Galos et al v. Napolitano et al

Filing 68

Order by Magistrate Judge Donna M. Ryu denying 59 Plaintiffs' Motion for Discovery.(dmrlc1, COURT STAFF) (Filed on 3/6/2014)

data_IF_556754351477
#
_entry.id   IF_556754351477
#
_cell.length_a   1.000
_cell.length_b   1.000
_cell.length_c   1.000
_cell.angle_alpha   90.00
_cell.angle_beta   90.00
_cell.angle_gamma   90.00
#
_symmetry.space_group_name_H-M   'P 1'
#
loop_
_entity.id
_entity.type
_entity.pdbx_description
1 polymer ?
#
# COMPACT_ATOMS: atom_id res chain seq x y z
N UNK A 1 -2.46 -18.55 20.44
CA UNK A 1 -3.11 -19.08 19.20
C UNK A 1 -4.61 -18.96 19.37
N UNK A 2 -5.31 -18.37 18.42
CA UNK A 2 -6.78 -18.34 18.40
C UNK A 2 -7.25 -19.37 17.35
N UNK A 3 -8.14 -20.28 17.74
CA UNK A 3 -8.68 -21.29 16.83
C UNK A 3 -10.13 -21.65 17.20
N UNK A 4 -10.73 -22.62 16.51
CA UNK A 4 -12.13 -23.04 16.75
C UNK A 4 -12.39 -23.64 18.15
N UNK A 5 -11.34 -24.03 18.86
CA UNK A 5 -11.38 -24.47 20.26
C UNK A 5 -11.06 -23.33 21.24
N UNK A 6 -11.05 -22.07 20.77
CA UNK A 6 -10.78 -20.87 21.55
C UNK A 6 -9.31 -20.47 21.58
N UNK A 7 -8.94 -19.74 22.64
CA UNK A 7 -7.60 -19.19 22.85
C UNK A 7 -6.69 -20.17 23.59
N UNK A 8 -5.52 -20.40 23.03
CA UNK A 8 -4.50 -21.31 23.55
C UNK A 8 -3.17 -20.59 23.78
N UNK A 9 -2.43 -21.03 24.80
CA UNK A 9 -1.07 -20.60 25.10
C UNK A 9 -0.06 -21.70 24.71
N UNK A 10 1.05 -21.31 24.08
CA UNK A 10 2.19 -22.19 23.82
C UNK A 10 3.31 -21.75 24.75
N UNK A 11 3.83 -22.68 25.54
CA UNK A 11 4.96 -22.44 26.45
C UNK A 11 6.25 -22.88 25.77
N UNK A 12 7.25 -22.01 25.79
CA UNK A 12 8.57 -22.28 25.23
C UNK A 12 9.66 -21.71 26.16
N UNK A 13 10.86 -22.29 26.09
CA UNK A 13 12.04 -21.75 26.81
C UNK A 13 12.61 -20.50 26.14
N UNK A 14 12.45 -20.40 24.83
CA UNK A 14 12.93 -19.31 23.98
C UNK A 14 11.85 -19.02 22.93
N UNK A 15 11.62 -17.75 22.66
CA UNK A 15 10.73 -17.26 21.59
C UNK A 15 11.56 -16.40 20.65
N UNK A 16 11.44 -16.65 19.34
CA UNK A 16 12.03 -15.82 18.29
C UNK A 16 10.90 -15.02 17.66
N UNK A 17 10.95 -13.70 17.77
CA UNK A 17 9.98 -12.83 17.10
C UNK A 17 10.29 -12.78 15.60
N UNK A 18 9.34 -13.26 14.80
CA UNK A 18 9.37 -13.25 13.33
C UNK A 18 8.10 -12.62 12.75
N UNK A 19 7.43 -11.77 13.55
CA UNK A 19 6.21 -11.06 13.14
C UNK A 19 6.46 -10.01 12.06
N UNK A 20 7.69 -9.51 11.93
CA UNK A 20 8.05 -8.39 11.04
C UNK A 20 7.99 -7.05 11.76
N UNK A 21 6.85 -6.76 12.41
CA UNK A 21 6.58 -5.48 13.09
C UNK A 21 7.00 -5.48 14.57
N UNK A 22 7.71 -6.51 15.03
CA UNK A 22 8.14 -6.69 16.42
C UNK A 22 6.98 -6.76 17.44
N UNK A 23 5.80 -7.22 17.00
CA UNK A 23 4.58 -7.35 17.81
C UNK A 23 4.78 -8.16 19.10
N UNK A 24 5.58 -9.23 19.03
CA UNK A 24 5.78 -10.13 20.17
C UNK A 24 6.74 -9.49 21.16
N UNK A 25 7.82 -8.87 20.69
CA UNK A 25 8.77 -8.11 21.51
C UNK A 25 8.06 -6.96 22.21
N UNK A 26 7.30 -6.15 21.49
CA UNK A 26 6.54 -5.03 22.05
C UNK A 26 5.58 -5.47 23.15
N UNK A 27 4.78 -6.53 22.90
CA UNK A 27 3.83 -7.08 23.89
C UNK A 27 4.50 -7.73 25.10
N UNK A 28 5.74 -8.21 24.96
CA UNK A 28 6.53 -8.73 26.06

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1 2 3 4 5 6 7 8 UNITED STATES DISTRICT COURT 9 NORTHERN DISTRICT OF CALIFORNIA 11 For the Northern District of California United States District Court 10 ELIZABETH OBER GALOS, et al., 12 13 14 15 16 No. C-12-02902 DMR Plaintiffs, ORDER DENYING PLAINTIFF’S MOTION TO SUPPLEMENT AND COMPLETE THE RECORDS [DOCKET NO. 59] v. RAND BEERS, ACTING SECRETARY, DEPARTMENT OF HOMELAND SECURITY, et al., Defendants. ___________________________________/ 17 18 Before the court is Plaintiffs Elizabeth Ober Galos and Rutheil Monteclaro Galos’s motion to 19 supplement and complete the records in this action challenging the Board of Immigration Appeals’s 20 denial of an immediate relative I-130 petition under the Administrative Procedure Act. [Docket No. 21 59.] The court finds that the matter is appropriate for resolution without oral argument pursuant to 22 Civil Local Rule 7-1(b). For the following reasons, Plaintiffs’ motion is denied. 23 24 I. BACKGROUND This case follows several attempts by Plaintiffs to secure alien relative status for Plaintiff 25 Ruthiel Galos, a citizen and national of the Philippines. (2d Am. Compl. ¶ 7.) Galos married 26 Plaintiff Elizabeth Ober-Galos, a U.S. citizen, on July 7, 2003. (2d Am. Compl. ¶ 12.) Ober-Galos 27 subsequently filed an I-130 petition on behalf of Galos for immediate relative classification as the 28 spouse of a U.S. citizen. (2d Am. Compl. ¶ 12.) At his interview with immigration officials, Galos 1 allegedly admitted that his prior marriage to a U.S. citizen, Maria Codotco, aka Mary Quaterman, 2 was fraudulent and entered into solely for the purpose of gaining immigration benefit, for which 3 Galos paid Codotco $2,000.1 (2d Am. Compl. ¶ 12.) After the interview, the USCIS denied Ober- 4 Galos’s petition pursuant to Section 204(c) of the Immigration and Nationality Act (INA), 8 U.S.C. 5 § 1154(c), (see 2d Am. Compl. ¶¶ 12, 23), which forecloses any possibility of receiving a change in 6 immigration status if the current or a prior marriage was entered into for the purpose of evading 7 immigration laws. See 8 U.S.C. § 1154(c). 8 Plaintiffs allege that Galos’s admission regarding his prior marriage was coerced by an official who conducted the interview shouted at Galos and threatened to jail him in order to force 11 For the Northern District of California unnamed immigration official. (2d Am. Compl. ¶ 12.) According to Plaintiffs, the immigration 10 United States District Court 9 him to admit that his first marriage was fraudulent. (2d Am. Compl. ¶ 12.) Galos maintains that his 12 marriage to Codotco was legitimate and not a sham. (2d Am. Compl. ¶¶ 12, 13, 27, 28.) 13 Upon its denial of Ober-Galos’s I-130 petition, USCIS commenced removal proceedings 14 against Galos, which currently are pending. (2d Am. Compl. ¶ 16.) The Board of Immigration 15 Appeals (“BIA”) upheld USCIS’s decision to deny Ober-Galos’s petition on appeal. (2d Am. 16 Compl. ¶ 20.) Plaintiffs filed this lawsuit in June 2012 seeking review of BIA’s denial of Ober- 17 Galos’s I-130 petition under the Administrative Procedure Act (“APA”), 5 U.S.C. §§ 701-706. 18 Plaintiffs now move to supplement and complete the administrative record so that it includes 19 alleged videotapes of a 1996 interview of Codotco and the 2004 interview of Plaintiffs. They also 20 seek further evidentiary hearings so that Plaintiffs may testify regarding the alleged coercion by the 21 immigration official who obtained Galos’s admission regarding his marriage to Codotco and cross- 22 examine Codotco. Defendant Rand Beers, Acting Secretary of the Department of Homeland 23 Security (DHS), opposes the motion. [Docket No. 64.] 24 II. Legal Standards 25 26 1 27 28 Codotco and Galos were married on June 10, 1993 in the Philippines, after which Codotco returned to the U.S. (2d Am. Compl. ¶¶ 13, 14.) Galos’s marriage to Codotco was annulled in the Philippines on November 29, 2001 after Galos learned that Codotco was already married. (2d Am. Compl. ¶¶ 14, 15.) 2 1 Under the APA, a court may “reverse the agency action only if the action is arbitrary, 2 capricious, an abuse of discretion, or otherwise contrary to law.” Lands Council v. Powell, 395 F.3d 3 1019, 1026 (9th Cir. 2004) (citing 5 U.S.C. § 706(2)). “An agency’s action is arbitrary and 4 capricious if the agency fails to consider an important aspect of a problem, if the agency offers an 5 explanation for the decision that is contrary to the evidence, if the agency’s decision is so 6 implausible that it could not be ascribed to a difference in view or be the product of agency 7 expertise, or if the agency’s decision is contrary to the governing law.” Id. (citation omitted). In 8 making these determinations, “the court shall review the whole record or those parts of it cited by a 9 party.” 5 U.S.C. § 706. “The ‘whole’ administrative record . . . consists of all documents and materials directly or indirectly considered by agency decision-makers and includes evidence 11 For the Northern District of California United States District Court 10 contrary to the agency’s position.” Thompson v. U.S. Dep’t of Labor, 885 F.2d 551, 555 (9th Cir. 12 1989) (citation and internal quotation marks omitted) (emphasis removed). An agency’s designation 13 and certification of the administrative record is entitled to a presumption of regularity. McCrary v. 14 Gutierrez, 495 F. Supp. 2d 1038, 1041 (N.D. Cal. 2007) (citations omitted). Accordingly, “its 15 designation and certification of the administrative record is deemed sufficient to show that the 16 record is complete.” Id. 17 As a court’s review of an agency decision under the APA is limited to the administrative 18 record, discovery generally is not permitted in such cases. Id. at 1041. The Ninth Circuit has 19 crafted four narrow exceptions to this rule. Courts may review extra-record material only when “(1) 20 it is necessary to determine whether the agency has considered all relevant factors and explained its 21 decision, (2) the agency has relied on documents not in the record, (3) supplementing the record is 22 necessary to explain technical terms or complex subject matter, or (4) plaintiffs make a showing of 23 bad faith.” City of Las Vegas, Nev. v. F.A.A., 570 F.3d 1109, 1116 (9th Cir. 2009) (citing Sw. Ctr. 24 for Biological Diversity v. U.S. Forest Serv., 100 F.3d 1443, 1450 (9th Cir. 1996)). “[T]hese 25 exceptions are narrowly construed and applied.” Lands Council, 395 F.3d at 1030. Moreover, for 26 extra-record material to be considered, a showing must first be made that the record is inadequate. 27 See Animal Def. Council v. Hodel, 840 F.2d 1432, 1437 (9th Cir. 1988) (“The [plaintiff] makes no 28 3 1 showing that the district court needed to go outside the administrative record to determine whether 2 the [agency] ignored information”). 3 III. Discussion 4 Plaintiffs assert that the administrative record presented by Defendant is inadequate, and seek 5 to complete the record by 1) compelling Defendant to produce alleged videotapes of interviews of 6 Codotco and Plaintiffs and 2) conducting further evidentiary hearings so that Plaintiffs may testify 7 regarding Galos’s alleged forced admission regarding his marriage to Codotco and cross-examine 8 Codotco. As Defendant’s “designation and certification of the administrative record is deemed 9 sufficient to show that the record is complete,” see McCrary, 495 F. Supp. 2d at 1042, Plaintiffs must set forth clear evidence to the contrary under any of the four recognized exceptions set forth 11 For the Northern District of California United States District Court 10 above. 12 A. 13 Plaintiffs seek “videotapes which were not part of the record, which were transcribed . . . so Videotapes of Interviews 14 as to know the entirety of the communication, not excerpt[s] [of them].” (Pls.’ Mot. 5.) 15 Specifically, Plaintiffs seek videotapes of the 2004 interview of Plaintiffs and a 1996 interview of 16 Codotco. Plaintiffs appear to seek the production of the alleged videotapes pursuant to the exception 17 allowing discovery where the agency has relied on documents that are not part of the record. 18 With respect to the production of the videotape of Plaintiffs’ 2004 interview, DHS disputes 19 the existence of any such videotape. DHS submitted evidence that Galos’s USCIS file does not 20 contain a recording of the 2004 interview, nor any evidence that the interview was recorded. 21 (Nelson Decl., Dec. 6, 2013, ¶¶ 3, 6.) DHS also submitted evidence that the majority of interviews 22 conducted in the San Francisco office are not recorded. (Nelson Decl. ¶ 2.) Galos’s file contains 23 one DVD marked with his identification number, but the DVD is otherwise unlabeled and undated, 24 and USCIS was unable to access and view the recording until December 5, 2013. (Nelson Decl. ¶¶ 25 3, 4.) USCIS subsequently determined that the DVD contained an audio-visual recording of a 1996 26 interview. Because the DVD could not be played or copied before December 2013, it was not 27 reviewed or considered by USCIS or BIA in making their determinations regarding Ober-Galos’s I- 28 130 petition. (Nelson Decl. ¶ 4, 5.) Accordingly, as there is no evidence that BIA had access to, let 4 1 alone relied on, a recording of Plaintiffs’ 2004 interview, and there is no evidence that such a 2 recording exists, Plaintiffs’ request is denied. administrative record includes a transcript of a videotaped interview of Codotco that took place on 5 December 20, 1996.2 (A.R. 346-417.) Although Plaintiffs argue that they seek to know “the 6 entirety” of her interview, the record appears to contain a full transcript, not an excerpt.3 The first 7 page is labeled “Transcription of Videotape” and the last states “Video Recording Ends, Total 8 Recording Time: 135 Minutes.” (A.R. 347, 348.) Plaintiffs have not identified any other interview 9 of Codotco and do not explain why the transcript of this videotape is insufficient. Further, Plaintiffs 10 have made no showing that BIA relied on material related to any Codotco interview that is not part 11 For the Northern District of California Plaintiffs also seek the production of the videotape of the 1996 interview of Codotco. The 4 United States District Court 3 of the record. As noted above, the record contains an audio-visual recording of a 1996 interview, 12 which the court assumes is the recording of Codotco’s 1996 interview, but the video was not 13 accessible before December 2013 and so was not reviewed or considered by USCIS or BIA in 14 reviewing the I-130 petition. Accordingly, as Plaintiffs have failed to show that the record is 15 inadequate as to the Codotco interview, see Animal Def. Council, 840 F.2d at 1437, Plaintiffs’ 16 request to augment the administrative record with a videotape of her interview is denied. 17 B. 18 19 Further Evidentiary Hearings 1. Additional Testimony by Plaintiffs Plaintiffs seek a further evidentiary hearing based upon the “bad faith” exception to the 20 record rule. Plaintiffs’ complaint alleges bad faith on the part of the immigration officers in 21 obtaining Galos’s admission that his first marriage was fraudulent, and Plaintiffs seek an evidentiary 22 hearing so that they may testify as to the officers’ conduct. (Pls.’ Mot. 4.) In order to invoke the 23 bad faith exception, Plaintiffs must make “a strong showing of bad faith or improper behavior” by 24 2 25 26 27 Although the full name of the interviewee is blacked out, the initials “M.Q” appear throughout the transcript, and appear to correspond with the name “Mary Quaterman.” (See, e.g., A.R. at 394 (addressing “Ms. Quarterman” [sic]).) Further, during her interview, “M.Q.” testified about her marriage to a “Rufio Galos.” (See, e.g., A.R. at 399, 409.) Plaintiffs do not identify any other transcribed interview of Codotco, so the court will assume this is the transcript to which Plaintiffs refer. 3 28 Although the last two pages of the transcript appear out of order, (see A.R. 346-47), the transcript appears otherwise complete. 5 1 // 2 // 3 the agency. See Animal Defense Council, 840 F.2d at 1437 (citing Public Power Council v. 4 Johnson, 674 F.2d 791, 795 (9th Cir. 1982)). 5 Plaintiffs argue that Galos’s 2004 admission regarding his first marriage was “a product of a 6 wrongful act” of the immigration officers and that through their additional testimony, they can show 7 the officers’ bad faith, citing Portland Audubon Society v. Endangered Species Committee, 984 F.2d 8 1534, 1548 (9th Cir. 1993). (Pls.’ Mot. 3-4.) In Portland Audubon Society, environmental groups 9 challenged a decision by the Endangered Species Committee to grant an exemption from the requirements of the Endangered Species Act to the Bureau of Land Management for timber sales in 11 For the Northern District of California United States District Court 10 Oregon. Id. at 1536. The plaintiffs sought leave to conduct discovery into allegedly improper ex 12 parte communications between committee members and the White House in which the White House 13 allegedly had pressured individual members into voting for the exemption. Id. Concluding that the 14 President and the White House are subject to the APA’s general prohibition of ex parte contacts, the 15 Ninth Circuit remanded the matter to the committee for an evidentiary hearing to determine whether 16 such communications had occurred. Id. at 1547-49. The court held that if there had been ex parte 17 contacts, the record must be supplemented to include the communications “so that proper judicial 18 review may be conducted.” Id. at 1549. As the Ninth Circuit noted, “[i]f the record is not complete, 19 then the requirement that the agency decision be supported by ‘the record’ becomes almost 20 meaningless.” Id. at 1548. 21 Portland Audubon Society does not support Plaintiffs’ position. There, the party seeking 22 review under the APA made allegations of impropriety – unlawful political pressure – that were not 23 reflected in the administrative record. In ordering an evidentiary hearing, the Ninth Circuit noted 24 that “where the so-called ‘record’ looks complete on its face and appears to support the decision of 25 the agency but there is a subsequent showing of impropriety in the process, that impropriety creates 26 an appearance of irregularity which the agency must then show to be harmless.” Id. at 1548 27 (emphasis added). Here, the administrative record already reflects Plaintiffs’ allegations regarding 28 the immigration officers’ alleged bad faith as well as evidence they submitted to support their 6 1 // 2 // 3 allegations. The administrative record contains both Galos and Ober-Galos’s affidavits disavowing 4 Galos’s 2004 admission and describing the coercive nature of the interview. (See A.R. 138-139 5 (Galos’s Jul. 7, 2004 affidavit); 140-141 (Ober-Galos’s Oct. 11, 2005 affidavit).) The record also 6 contains the transcript of Galos’s May 22, 2008 removal hearing before an immigration judge, (A.R. 7 70-125), during which Galos and Ober-Galos each testified about the immigration officers’ alleged 8 coercion, and Galos testified about the authenticity of his first marriage. (See A.R. 81-91, 94-96, 98- 9 110 (Galos’s testimony); 115-117 (Ober-Galos’s testimony).) Plaintiffs do not offer any new or additional information supporting their allegations of bad faith or otherwise explain how additional 11 For the Northern District of California United States District Court 10 testimony on their part will supplement the record. Accordingly, Plaintiffs have not shown that the 12 record is incomplete. Their request to offer further testimony at an evidentiary hearing is denied. 13 2. Cross Examination of Codotco 14 Finally, Plaintiffs also seek to cross-examine Codotco regarding contradictory statements she 15 made about her marriage to Galos. (Pls.’ Mot. 6.) Although Plaintiffs do not specify when Codotco 16 made these statements, they appear to refer to the transcript of her 1996 interview by USCIS. (See 17 A.R. 346-417.) Plaintiffs do not argue that any of the four exceptions to the record rule apply to 18 permit such an evidentiary hearing, but instead argue that the denial of Ober-Galos’s I-130 petition 19 violated Plaintiffs’ due process rights because they were not afforded the opportunity to cross 20 examine Codotco, citing Ching v. Mayorkas, 725 F.3d 1149 (9th Cir. 2013). 21 In Ching, Teresita Ching, a citizen of the Philippines and her husband, a U.S. citizen, 22 claimed that USCIS violated their procedural due process rights and rights under the APA during its 23 adjudication of the husband’s I-130 petition. Id. at 1153. In denying the petition, USCIS relied on a 24 brief statement by Ching’s prior husband alleging that their marriage was fraudulent. Id. In 25 response, Plaintiffs submitted a “three-page, single-spaced, 21-paragraph sworn declaration from 26 Ching describing in excruciating detail her intimate relationship” with her ex-husband, but BIA 27 upheld USCIS’s denial on the grounds that Plaintiffs’ evidence had not overcome the ex-husband’s 28 affidavit. Id. at 1153-54. Plaintiffs filed suit alleging “USCIS acted arbitrarily and capriciously in 7 // 3 violation of the APA and Due Process Clause of the U.S. Constitution by denying [the husband’s] I- 4 130 petition without affording them the opportunity to cross-examine [the ex-husband] regarding his 5 statement.” Id. at 1154. The district court granted summary judgment for the government and the 6 Ninth Circuit reversed, holding that the plaintiffs had a protected interest in the I-130 petition and 7 that the interest was entitled to due process protections. Id. at 1156. Where it was “not possible to 8 determine that [the ex-husband’s] statement [was] true and that Ching’s [was] false solely by reading 9 them,” and where Ching had presented “substantial” and “uncontested documentary evidence to 10 corroborate her claim that the marriage was bona fide,” due process required a hearing at which 11 For the Northern District of California // 2 United States District Court 1 Ching had an opportunity to cross examine her ex-husband. Id. at 1159. 12 Ching does not support Plaintiffs’ position that they are entitled to cross examine Codotco in 13 these proceedings. First, Plaintiffs’ request arises in the context of their motion for discovery, but 14 Ching does not address when a party is entitled to discovery in an APA case. More importantly, 15 unlike in Ching, the only statement USCIS and BIA relied on in denying Ober-Galos’s I-130 16 petition was Galos’s own admission that his first marriage was fraudulent, not a statement by 17 Codotco. BIA’s 2011 decision states that in affirming USCIS’s denial, it considered Galos’s 2004 18 sworn admission; Plaintiffs’ subsequent affidavits disavowing the 2004 admission; and letters from 19 Codotco to Galos describing her efforts to file visa papers on Galos’s behalf, which BIA found 20 contradicted Galos’s statements that he was unaware of Codotco’s petition (and which Plaintiffs do 21 not challenge in this motion). (A.R. 3-4.) Each of these documents are contained in the record. 22 Other than Codotco’s letters to Galos, there is no indication in the record that USCIS or BIA relied 23 on any other statements by her in denying the I-130 petition. As Plaintiffs have failed to show that 24 the record is incomplete as to Codotco’s statements, and have made no showing that any other 25 exception to the record rule applies, their request for an evidentiary hearing at which they may cross 26 examine Codotco is denied. 27 IV. Conclusion 28 8 1 denied. . Ryu onna M DONNAdge RYU Ju M. D United States Magistrate Judge NO 7 Dated: March 6, 2014 RT 8 10 11 For the Northern District of California United States District Court ER H 9 12 13 14 15 16 17 18 19 20 21 22 23 24 25 26 27 28 9 R NIA 6 DERED O OR IT IS S FO 5 LI IT IS SO ORDERED. UNIT ED 4 S DISTRICT TE C TA RT U O S 3 A 2 For the foregoing reasons, Plaintiffs’ motion to supplement and complete the records is N F D IS T IC T O R C